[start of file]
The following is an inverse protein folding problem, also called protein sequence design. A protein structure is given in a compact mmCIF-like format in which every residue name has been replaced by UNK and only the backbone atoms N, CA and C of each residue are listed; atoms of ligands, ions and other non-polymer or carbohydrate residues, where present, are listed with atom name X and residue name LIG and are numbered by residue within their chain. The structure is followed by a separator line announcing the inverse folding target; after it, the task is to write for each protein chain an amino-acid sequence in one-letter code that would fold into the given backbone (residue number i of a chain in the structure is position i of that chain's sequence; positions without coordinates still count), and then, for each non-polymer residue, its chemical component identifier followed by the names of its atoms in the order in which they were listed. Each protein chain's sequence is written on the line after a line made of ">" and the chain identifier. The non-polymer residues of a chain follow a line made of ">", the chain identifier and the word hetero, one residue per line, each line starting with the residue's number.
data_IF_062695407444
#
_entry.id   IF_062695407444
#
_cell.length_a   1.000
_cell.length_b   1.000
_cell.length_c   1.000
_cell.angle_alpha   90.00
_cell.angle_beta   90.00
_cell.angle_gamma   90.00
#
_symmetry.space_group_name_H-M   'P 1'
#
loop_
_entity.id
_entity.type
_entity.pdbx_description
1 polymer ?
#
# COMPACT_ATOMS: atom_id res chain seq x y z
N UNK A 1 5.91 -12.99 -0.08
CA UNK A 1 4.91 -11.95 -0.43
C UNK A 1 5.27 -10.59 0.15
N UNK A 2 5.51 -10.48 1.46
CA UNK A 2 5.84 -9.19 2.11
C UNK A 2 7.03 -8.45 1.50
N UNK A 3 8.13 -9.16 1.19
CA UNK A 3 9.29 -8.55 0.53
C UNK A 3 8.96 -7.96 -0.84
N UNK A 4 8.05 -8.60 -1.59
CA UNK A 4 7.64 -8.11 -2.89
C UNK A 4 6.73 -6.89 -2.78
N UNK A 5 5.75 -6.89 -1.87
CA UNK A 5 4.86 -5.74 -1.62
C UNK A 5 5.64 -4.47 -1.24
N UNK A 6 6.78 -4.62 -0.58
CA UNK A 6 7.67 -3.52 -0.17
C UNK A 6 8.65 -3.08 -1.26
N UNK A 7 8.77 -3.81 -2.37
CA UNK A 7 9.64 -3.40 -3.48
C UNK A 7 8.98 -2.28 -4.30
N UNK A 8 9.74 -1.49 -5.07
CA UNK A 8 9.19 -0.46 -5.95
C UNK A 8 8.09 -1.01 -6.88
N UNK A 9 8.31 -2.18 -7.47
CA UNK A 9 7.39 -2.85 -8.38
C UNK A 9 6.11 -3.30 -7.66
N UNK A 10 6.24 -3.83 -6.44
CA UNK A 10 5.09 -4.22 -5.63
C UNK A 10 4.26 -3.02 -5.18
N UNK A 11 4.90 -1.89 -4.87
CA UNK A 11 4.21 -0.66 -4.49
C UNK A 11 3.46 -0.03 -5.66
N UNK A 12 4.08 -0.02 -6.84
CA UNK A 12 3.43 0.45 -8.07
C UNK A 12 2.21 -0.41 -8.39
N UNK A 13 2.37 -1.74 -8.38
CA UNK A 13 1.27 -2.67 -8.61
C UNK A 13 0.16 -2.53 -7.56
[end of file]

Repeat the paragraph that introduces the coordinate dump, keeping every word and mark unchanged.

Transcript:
The following is an inverse protein folding problem, also called protein sequence design. A protein structure is given in a compact mmCIF-like format in which every residue name has been replaced by UNK and only the backbone atoms N, CA and C of each residue are listed; atoms of ligands, ions and other non-polymer or carbohydrate residues, where present, are listed with atom name X and residue name LIG and are numbered by residue within their chain. The structure is followed by a separator line announcing the inverse folding target; after it, the task is to write for each protein chain an amino-acid sequence in one-letter code that would fold into the given backbone (residue number i of a chain in the structure is position i of that chain's sequence; positions without coordinates still count), and then, for each non-polymer residue, its chemical component identifier followed by the names of its atoms in the order in which they were listed. Each protein chain's sequence is written on the line after a line made of ">" and the chain identifier. The non-polymer residues of a chain follow a line made of ">", the chain identifier and the word hetero, one residue per line, each line starting with the residue's number.